Poem -

The Ghost of Marion Lear

The Ghost of Marion Lear

'Twas the year of our Lord, 1834, a man rode into Tucker's Sound,
with fiery black eyes, he was one despised, folks ran when he came 'round.
Now, it was said old Randy Red wanted Marion for his wife,
but Miss Lear held another dear–she longed for a better life.

Sheriff seen him comin'–took off a' runnin'–heading for the square.
Randy hitched Blue, then stared into the eyes of a lawman standin' there.
“Now, I don't want no trouble, Red, so I'll jest take that piece ya' got.”
But, Randy Red, bent on bloodshed—felled the Sheriff with a single shot.

With the lawman dead, old Randy Red set out for the Shady Lady Saloon,
where Mandy Chan–who was Mandarin–was now a' singin' a mournful tune.
He burst through the door, spit on the floor–took a seat down at the bar.
It got real quiet–townsfolk sensed a riot–Randy Red exposed a jagged scar.

"Y'all see this here? Well, lissen up; I ain't a man of many words.
Thet young Lear gal, and her lover pal, stuck me an' left me for the birds.
In the desert where–out yonder, there–my body might not be found.
They bushwhacked me, but Blue, ya' see, came a' runnin' to stomp 'em down.

I know they's here," Randy Red drew near, "I'm ornery, but I shore ain't dumb.
If y'all jest tell me where they's at, I'll go back where I come from."

Folks sat in silence in staunch defiance of Randy's Red's request.
Marion's new beau, as gunslingers go, wasn't one with whom they'd mess.

No one spoke ill, nor guts would spill, of Marion's lover, Joe Macbeth.
Town's folk knew–Randy Red did too–doin' so might mean their death.
If they gave him up, said the town's gossip, it'd surely spell their doom.
Joe caught wind–a note he'd send–for Randy to meet him at high noon.

The stage was set, some wages bet, as the two men met, face to face.
Silence was thick, nails chewed to the quick; as a hush fell 'bout the place.
Tumbleweed gleamed, the hot sun beamed, as all gathered 'round the show.
Desert winds blew, dust engulfed the two–how it'd end, no one could know.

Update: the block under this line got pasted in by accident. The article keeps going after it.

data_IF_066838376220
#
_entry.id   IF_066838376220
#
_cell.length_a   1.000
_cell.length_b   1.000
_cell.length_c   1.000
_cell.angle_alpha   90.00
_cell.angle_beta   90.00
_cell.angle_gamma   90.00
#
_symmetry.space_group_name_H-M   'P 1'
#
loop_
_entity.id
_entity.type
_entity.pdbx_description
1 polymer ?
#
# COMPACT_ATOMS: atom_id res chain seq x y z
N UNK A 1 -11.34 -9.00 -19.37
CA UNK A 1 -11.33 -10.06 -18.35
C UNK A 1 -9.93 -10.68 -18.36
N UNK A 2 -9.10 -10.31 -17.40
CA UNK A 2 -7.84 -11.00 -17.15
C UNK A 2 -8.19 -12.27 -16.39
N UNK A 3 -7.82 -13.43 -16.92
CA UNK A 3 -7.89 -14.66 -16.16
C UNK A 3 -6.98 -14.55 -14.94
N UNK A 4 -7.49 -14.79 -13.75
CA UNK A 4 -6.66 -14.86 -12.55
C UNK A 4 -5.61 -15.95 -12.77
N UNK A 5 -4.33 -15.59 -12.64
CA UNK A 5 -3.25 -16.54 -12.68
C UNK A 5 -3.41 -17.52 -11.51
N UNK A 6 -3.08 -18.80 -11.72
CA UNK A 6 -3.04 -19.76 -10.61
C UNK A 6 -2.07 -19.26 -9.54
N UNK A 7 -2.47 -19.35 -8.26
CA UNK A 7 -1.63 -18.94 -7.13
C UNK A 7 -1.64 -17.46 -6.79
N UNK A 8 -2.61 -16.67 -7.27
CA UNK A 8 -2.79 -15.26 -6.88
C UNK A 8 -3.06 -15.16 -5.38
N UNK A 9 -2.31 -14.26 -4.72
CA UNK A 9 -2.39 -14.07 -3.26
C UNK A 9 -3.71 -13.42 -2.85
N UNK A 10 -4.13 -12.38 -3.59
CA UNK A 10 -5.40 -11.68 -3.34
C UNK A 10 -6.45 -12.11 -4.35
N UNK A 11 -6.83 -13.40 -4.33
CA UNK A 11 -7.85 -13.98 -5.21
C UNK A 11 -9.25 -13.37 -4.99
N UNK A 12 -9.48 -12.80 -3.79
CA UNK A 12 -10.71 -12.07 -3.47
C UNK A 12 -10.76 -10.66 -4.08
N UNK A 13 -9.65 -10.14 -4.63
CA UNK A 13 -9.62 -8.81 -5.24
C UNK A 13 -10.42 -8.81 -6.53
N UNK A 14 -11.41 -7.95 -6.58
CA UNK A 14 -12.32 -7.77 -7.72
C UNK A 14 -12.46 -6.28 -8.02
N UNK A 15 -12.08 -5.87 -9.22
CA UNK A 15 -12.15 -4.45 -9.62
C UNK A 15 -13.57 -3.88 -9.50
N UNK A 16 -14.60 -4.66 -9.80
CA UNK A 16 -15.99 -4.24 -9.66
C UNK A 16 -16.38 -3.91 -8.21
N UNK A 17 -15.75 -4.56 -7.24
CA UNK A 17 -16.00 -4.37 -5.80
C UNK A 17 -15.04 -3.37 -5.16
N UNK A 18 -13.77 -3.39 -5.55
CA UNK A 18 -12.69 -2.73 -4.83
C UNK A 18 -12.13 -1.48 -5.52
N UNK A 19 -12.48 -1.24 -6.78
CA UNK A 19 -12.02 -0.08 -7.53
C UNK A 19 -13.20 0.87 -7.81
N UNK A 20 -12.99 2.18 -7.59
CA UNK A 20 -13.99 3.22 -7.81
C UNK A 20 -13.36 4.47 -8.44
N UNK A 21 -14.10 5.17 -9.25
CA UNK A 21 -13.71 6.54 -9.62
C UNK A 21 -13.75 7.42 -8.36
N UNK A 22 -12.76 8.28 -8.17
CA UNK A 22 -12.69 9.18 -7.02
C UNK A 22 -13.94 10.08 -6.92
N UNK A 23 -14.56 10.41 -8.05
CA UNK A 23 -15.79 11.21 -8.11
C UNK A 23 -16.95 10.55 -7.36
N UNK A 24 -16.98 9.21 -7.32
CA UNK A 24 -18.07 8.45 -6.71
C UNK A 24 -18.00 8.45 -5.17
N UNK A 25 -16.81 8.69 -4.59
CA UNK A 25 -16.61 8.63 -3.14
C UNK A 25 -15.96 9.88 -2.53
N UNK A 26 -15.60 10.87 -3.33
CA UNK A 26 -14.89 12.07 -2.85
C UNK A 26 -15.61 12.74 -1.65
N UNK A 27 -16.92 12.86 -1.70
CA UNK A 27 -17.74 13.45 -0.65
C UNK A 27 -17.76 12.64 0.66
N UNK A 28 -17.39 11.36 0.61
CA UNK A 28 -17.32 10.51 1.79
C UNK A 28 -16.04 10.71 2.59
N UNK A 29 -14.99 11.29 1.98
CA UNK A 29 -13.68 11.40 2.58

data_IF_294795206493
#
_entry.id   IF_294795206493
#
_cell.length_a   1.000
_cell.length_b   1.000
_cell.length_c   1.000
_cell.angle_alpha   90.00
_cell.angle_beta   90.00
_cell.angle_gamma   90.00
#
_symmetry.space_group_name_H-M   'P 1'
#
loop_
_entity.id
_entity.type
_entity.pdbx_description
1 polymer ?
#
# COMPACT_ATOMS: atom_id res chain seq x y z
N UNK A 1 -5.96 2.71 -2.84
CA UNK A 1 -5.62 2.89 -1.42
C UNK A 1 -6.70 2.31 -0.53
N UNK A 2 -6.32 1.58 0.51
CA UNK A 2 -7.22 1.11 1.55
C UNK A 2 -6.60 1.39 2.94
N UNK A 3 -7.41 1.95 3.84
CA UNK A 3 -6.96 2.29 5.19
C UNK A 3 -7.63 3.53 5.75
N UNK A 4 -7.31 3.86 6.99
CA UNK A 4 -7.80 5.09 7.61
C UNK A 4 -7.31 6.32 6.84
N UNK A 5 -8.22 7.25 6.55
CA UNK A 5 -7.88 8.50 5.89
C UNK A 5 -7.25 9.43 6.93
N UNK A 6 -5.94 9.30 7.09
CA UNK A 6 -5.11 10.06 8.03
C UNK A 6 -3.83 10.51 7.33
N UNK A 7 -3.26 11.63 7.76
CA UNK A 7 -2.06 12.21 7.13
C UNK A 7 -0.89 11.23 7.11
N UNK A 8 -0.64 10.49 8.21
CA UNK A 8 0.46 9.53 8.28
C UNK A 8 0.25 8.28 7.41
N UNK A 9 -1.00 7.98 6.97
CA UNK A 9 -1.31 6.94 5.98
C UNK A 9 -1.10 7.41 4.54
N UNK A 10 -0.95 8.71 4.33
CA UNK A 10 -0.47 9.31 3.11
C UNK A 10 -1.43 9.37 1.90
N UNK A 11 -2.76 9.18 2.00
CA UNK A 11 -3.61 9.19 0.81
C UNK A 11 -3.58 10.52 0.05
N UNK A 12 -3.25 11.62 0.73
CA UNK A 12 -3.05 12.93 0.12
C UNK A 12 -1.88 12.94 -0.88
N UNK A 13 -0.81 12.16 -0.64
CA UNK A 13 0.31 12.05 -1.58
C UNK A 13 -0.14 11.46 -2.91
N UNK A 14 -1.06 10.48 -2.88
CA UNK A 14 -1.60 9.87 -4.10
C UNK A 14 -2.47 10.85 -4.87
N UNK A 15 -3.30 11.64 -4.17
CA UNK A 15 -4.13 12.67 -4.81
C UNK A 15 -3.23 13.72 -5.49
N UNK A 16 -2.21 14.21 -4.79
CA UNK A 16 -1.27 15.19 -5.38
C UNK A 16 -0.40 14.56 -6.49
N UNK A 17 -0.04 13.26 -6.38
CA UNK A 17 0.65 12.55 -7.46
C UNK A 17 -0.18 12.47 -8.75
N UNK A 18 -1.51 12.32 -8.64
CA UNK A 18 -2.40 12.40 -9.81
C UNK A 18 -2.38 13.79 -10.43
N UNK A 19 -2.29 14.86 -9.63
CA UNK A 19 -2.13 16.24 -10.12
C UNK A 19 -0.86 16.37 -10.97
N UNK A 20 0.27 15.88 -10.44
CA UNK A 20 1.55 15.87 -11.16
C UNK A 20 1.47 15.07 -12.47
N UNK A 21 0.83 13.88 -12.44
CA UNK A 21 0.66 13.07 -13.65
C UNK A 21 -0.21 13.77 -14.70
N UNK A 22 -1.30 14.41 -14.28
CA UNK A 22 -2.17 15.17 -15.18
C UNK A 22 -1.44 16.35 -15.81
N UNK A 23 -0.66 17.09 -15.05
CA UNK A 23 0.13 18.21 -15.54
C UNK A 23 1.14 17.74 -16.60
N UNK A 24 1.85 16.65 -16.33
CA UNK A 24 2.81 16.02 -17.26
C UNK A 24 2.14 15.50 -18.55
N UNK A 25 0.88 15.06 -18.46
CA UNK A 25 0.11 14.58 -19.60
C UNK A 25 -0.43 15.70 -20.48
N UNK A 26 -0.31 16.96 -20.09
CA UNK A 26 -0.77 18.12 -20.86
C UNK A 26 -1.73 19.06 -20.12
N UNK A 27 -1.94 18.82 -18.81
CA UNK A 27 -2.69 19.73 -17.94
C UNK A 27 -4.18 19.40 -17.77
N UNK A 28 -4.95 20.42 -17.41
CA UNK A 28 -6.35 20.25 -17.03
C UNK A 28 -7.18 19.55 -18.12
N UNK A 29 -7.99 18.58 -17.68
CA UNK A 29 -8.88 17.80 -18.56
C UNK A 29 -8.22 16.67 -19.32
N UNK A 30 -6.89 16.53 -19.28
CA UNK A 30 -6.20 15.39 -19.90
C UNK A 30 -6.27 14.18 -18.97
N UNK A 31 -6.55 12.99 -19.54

The die was cast, folks gathered fast, as they squared off in the street.
Little Jimmy Hall couldn't see at all so he grabbed a front row seat.
The sun beat down on arid ground–desert winds whistled and howled.
Their guns they drew, breath was held as two vanished in a smoky cloud.

Loud gunfire spelled a funeral pyre fer one a' them men, fer sure.
Once the dust cleared, to all it appeared, Randy was the one who'd endured.
Joe lay sprawled; young Marion bawled o'er her handsome gunslinger's fate.
She ran to his side, knelt beside him, and cried, for she had come too late.

Randy sneered, a few admirers cheered, as the gambler holstered his gun;
he knelt by the gal in high chaparral–she'd be his now; the deed was done.
To everyone's surprise–right between his black eyes–Randy took a slug of his own.
Marion just glared, tossed a derringer where Randy's body lay dead in the sun.

She'd never recover, nor love another, and she remained a spinster for life.
Though many would try, she'd only cry, for she'd never be Joe's darlin' wife.
Ghosts of Tucker's Sound, O'...they're still around, if you listen closely you'll hear,
winds carryin' cryin'–as a gal's love lay dyin'–of a ghost named Marion Lear.


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Dean Kuch

Thank you very much, John.
I'm so glad you enjoyed it.
Pleasant screams, heh-heh...
~Dean ~đź’€~

Dean Kuch

You're a man of very few words, Greg.
But I kind'a like the word you used.
Thanks so much for readin'.
~Dean ;)

Cherie Leigh

Hi Dean you are great at narratives....and I like the old ghost tales....I feel sorry for Marion Lear....very unfair....Randy was bad news...and I feel sorry for her that she lost her love, Joe....and never married...sad....Great tale.  xo ;)